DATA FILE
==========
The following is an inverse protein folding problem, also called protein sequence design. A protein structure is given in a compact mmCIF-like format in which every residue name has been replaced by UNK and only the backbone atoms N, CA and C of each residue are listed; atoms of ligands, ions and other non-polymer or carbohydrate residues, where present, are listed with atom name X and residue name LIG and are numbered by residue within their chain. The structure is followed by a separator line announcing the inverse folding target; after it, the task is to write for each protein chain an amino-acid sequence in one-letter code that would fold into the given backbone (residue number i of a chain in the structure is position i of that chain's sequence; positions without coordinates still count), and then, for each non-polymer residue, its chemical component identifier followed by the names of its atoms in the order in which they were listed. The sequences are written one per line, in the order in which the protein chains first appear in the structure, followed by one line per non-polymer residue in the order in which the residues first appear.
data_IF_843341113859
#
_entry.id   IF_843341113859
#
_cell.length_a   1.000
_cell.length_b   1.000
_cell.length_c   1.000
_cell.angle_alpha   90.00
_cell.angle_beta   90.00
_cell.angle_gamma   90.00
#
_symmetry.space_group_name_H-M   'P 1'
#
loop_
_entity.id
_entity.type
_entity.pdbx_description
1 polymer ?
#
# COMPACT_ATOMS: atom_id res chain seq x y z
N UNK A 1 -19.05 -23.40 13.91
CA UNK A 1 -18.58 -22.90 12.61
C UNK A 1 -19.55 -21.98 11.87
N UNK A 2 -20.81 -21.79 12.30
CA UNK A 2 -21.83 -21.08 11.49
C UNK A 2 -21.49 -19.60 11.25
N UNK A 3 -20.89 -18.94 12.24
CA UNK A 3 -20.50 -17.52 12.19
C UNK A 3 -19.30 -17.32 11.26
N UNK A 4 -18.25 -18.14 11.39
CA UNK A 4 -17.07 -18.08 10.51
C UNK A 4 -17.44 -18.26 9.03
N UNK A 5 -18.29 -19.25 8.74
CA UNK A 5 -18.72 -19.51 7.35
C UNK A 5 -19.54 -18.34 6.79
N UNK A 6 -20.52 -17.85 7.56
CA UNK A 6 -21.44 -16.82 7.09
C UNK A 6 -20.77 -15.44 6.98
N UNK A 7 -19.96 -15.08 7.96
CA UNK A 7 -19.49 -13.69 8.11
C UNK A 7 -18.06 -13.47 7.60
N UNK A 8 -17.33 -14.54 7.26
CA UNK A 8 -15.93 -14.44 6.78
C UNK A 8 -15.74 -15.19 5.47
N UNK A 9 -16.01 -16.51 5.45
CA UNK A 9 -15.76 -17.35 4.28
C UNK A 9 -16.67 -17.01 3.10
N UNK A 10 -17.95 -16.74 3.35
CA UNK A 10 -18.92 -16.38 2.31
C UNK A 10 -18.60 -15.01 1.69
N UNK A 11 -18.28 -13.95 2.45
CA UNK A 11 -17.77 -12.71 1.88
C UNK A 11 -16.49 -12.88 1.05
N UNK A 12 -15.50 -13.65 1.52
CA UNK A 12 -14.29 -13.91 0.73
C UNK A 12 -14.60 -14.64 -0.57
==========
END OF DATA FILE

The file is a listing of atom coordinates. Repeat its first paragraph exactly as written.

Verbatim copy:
The following is an inverse protein folding problem, also called protein sequence design. A protein structure is given in a compact mmCIF-like format in which every residue name has been replaced by UNK and only the backbone atoms N, CA and C of each residue are listed; atoms of ligands, ions and other non-polymer or carbohydrate residues, where present, are listed with atom name X and residue name LIG and are numbered by residue within their chain. The structure is followed by a separator line announcing the inverse folding target; after it, the task is to write for each protein chain an amino-acid sequence in one-letter code that would fold into the given backbone (residue number i of a chain in the structure is position i of that chain's sequence; positions without coordinates still count), and then, for each non-polymer residue, its chemical component identifier followed by the names of its atoms in the order in which they were listed. The sequences are written one per line, in the order in which the protein chains first appear in the structure, followed by one line per non-polymer residue in the order in which the residues first appear.